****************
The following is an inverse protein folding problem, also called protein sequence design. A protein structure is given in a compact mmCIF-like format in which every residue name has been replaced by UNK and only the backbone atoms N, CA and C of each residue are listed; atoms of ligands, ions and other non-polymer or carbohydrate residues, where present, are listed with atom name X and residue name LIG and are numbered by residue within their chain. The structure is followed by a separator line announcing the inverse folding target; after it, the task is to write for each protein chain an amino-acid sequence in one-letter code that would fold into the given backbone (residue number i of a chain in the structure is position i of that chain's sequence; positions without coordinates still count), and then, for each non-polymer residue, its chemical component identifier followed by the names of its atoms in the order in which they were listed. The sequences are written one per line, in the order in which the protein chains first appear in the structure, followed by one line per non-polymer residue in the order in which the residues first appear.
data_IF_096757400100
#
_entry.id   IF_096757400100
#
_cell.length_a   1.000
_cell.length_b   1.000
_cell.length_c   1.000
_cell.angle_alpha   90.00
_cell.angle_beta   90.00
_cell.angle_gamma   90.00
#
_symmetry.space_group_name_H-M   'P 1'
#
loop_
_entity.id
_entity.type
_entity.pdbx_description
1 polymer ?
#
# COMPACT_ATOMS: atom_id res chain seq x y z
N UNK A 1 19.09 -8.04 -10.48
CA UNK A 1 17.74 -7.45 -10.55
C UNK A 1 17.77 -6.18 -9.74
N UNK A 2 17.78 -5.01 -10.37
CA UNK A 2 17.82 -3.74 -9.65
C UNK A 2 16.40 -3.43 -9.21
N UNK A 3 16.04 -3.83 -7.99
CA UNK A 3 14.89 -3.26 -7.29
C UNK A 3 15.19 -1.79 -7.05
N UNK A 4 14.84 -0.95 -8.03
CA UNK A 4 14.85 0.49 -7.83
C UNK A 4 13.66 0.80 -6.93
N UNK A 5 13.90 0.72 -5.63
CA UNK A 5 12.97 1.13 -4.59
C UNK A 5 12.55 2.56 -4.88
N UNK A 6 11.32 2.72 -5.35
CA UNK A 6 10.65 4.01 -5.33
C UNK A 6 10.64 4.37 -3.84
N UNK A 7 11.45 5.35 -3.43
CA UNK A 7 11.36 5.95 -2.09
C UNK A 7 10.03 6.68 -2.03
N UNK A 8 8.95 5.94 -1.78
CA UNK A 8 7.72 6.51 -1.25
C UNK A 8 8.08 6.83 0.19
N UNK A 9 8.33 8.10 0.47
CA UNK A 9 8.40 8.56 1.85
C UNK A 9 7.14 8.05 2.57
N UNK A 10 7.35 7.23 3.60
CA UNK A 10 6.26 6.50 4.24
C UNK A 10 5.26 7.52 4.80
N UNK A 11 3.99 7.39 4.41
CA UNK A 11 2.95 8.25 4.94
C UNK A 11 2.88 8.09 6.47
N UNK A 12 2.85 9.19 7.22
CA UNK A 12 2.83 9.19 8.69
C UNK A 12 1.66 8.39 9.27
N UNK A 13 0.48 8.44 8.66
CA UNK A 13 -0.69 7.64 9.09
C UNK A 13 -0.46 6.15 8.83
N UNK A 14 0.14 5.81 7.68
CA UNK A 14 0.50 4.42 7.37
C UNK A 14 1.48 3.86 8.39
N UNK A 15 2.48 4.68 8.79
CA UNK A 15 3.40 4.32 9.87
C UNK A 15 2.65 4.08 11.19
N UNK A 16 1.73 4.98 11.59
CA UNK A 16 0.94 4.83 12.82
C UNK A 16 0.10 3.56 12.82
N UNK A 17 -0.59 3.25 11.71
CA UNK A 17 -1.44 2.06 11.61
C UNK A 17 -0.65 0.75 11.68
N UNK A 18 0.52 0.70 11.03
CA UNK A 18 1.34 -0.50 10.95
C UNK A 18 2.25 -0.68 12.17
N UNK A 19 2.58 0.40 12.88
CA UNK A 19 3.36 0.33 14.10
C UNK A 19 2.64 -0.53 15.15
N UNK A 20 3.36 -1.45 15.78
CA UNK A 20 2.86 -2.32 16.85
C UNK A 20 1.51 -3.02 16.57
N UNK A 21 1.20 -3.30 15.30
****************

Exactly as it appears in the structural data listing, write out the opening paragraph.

The following is an inverse protein folding problem, also called protein sequence design. A protein structure is given in a compact mmCIF-like format in which every residue name has been replaced by UNK and only the backbone atoms N, CA and C of each residue are listed; atoms of ligands, ions and other non-polymer or carbohydrate residues, where present, are listed with atom name X and residue name LIG and are numbered by residue within their chain. The structure is followed by a separator line announcing the inverse folding target; after it, the task is to write for each protein chain an amino-acid sequence in one-letter code that would fold into the given backbone (residue number i of a chain in the structure is position i of that chain's sequence; positions without coordinates still count), and then, for each non-polymer residue, its chemical component identifier followed by the names of its atoms in the order in which they were listed. The sequences are written one per line, in the order in which the protein chains first appear in the structure, followed by one line per non-polymer residue in the order in which the residues first appear.